The Danes (or Daner) were an olden North Theedish folk living in the nowaday southern Sweden and on the Danish ilands. They were not spoken of by Tacitus, whose nameknown work Theedland speaks of the Gothones (Geats and/or Goths?) and the Suiones (Swedes). They seem to be, however, spoken of by Jordanes, as the Dani, and also by Procopius.
The name Daner is the worbirthlorely root of Dane. Jordanes upkeeps that the Dani were of the same stock as the Suetidi (Swedes, Suithiod?) and drove out the Heruls and took their lands. If Tacitus straightforwardly did not overlook the Dani, and if Jordanes's knowledge was right, it is likely that they first kithed as an offshoot of the Swedes, sometime in the 2nd or 3rd hundredyear A.D. By Sven Aggesen this would have been about the time that Dan the Proud gave his name to the Danes, but that ledger is most likely an untrue tale. The forefather of the kingly house became the forefather of the whole land.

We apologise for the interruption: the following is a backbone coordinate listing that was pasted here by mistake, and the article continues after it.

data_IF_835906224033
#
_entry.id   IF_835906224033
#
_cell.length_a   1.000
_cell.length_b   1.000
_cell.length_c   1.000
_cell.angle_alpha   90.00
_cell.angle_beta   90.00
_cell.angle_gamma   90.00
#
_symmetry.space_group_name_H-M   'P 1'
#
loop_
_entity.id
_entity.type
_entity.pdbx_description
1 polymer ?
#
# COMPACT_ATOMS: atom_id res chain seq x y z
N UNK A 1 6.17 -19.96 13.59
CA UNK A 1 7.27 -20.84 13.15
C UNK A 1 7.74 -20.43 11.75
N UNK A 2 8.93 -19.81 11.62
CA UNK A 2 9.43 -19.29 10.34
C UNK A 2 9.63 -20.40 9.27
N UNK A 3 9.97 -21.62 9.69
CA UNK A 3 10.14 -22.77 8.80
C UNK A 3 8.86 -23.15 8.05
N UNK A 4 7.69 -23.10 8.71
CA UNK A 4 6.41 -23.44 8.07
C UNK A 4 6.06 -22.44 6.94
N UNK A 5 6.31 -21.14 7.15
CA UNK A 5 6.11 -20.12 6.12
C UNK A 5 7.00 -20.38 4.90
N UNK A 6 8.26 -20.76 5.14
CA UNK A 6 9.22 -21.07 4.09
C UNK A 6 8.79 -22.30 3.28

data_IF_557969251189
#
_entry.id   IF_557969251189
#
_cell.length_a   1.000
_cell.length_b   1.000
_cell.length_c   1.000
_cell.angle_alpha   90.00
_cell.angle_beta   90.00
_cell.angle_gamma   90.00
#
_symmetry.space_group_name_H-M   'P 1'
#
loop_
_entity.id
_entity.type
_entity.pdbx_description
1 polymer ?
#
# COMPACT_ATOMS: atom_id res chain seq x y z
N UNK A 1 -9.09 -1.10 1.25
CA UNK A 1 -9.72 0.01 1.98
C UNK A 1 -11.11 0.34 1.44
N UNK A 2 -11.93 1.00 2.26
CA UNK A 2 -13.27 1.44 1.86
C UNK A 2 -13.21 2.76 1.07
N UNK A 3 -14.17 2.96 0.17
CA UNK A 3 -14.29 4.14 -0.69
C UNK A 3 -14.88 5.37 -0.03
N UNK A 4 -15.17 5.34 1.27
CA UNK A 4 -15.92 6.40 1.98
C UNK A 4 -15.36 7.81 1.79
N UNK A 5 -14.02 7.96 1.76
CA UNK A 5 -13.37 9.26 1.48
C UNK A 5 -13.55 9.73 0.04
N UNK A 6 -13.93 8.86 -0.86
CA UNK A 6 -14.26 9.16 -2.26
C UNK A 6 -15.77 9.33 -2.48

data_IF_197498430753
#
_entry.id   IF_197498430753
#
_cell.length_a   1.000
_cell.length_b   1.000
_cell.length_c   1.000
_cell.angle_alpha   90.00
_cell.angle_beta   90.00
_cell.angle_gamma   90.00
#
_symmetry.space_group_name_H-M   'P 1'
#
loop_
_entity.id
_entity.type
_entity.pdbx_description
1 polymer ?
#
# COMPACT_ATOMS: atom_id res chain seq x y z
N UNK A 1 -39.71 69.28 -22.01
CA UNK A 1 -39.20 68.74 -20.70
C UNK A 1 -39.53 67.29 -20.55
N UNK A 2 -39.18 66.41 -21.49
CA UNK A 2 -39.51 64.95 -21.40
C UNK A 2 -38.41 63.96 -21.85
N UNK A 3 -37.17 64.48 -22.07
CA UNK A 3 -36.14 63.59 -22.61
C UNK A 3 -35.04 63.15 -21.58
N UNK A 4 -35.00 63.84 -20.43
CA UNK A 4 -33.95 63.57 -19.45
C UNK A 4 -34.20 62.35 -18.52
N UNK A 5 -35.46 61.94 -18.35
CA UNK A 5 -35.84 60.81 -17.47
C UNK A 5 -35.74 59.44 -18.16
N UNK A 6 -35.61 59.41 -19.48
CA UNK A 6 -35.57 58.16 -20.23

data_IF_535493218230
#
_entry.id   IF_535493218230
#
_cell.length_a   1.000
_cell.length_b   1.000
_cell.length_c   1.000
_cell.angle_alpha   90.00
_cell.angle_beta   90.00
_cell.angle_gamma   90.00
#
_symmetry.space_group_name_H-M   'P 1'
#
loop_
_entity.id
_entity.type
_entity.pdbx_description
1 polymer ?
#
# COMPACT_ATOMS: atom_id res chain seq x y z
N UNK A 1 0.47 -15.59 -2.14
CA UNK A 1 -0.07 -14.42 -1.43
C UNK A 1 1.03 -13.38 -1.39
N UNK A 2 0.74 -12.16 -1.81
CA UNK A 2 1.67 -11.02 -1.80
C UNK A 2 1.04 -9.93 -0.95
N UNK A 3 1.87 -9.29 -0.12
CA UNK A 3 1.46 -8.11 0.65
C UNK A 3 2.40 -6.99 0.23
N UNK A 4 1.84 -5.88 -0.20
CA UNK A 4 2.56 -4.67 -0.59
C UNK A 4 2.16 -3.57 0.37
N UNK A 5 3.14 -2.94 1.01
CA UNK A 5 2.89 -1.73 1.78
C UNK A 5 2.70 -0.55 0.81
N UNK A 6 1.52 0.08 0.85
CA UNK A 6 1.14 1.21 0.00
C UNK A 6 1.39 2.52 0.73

The name Daner or Dene was also wielded by the Anglo-Saxons bewhile the Viking Eldth and Middle Eldths to mean all Northmen.

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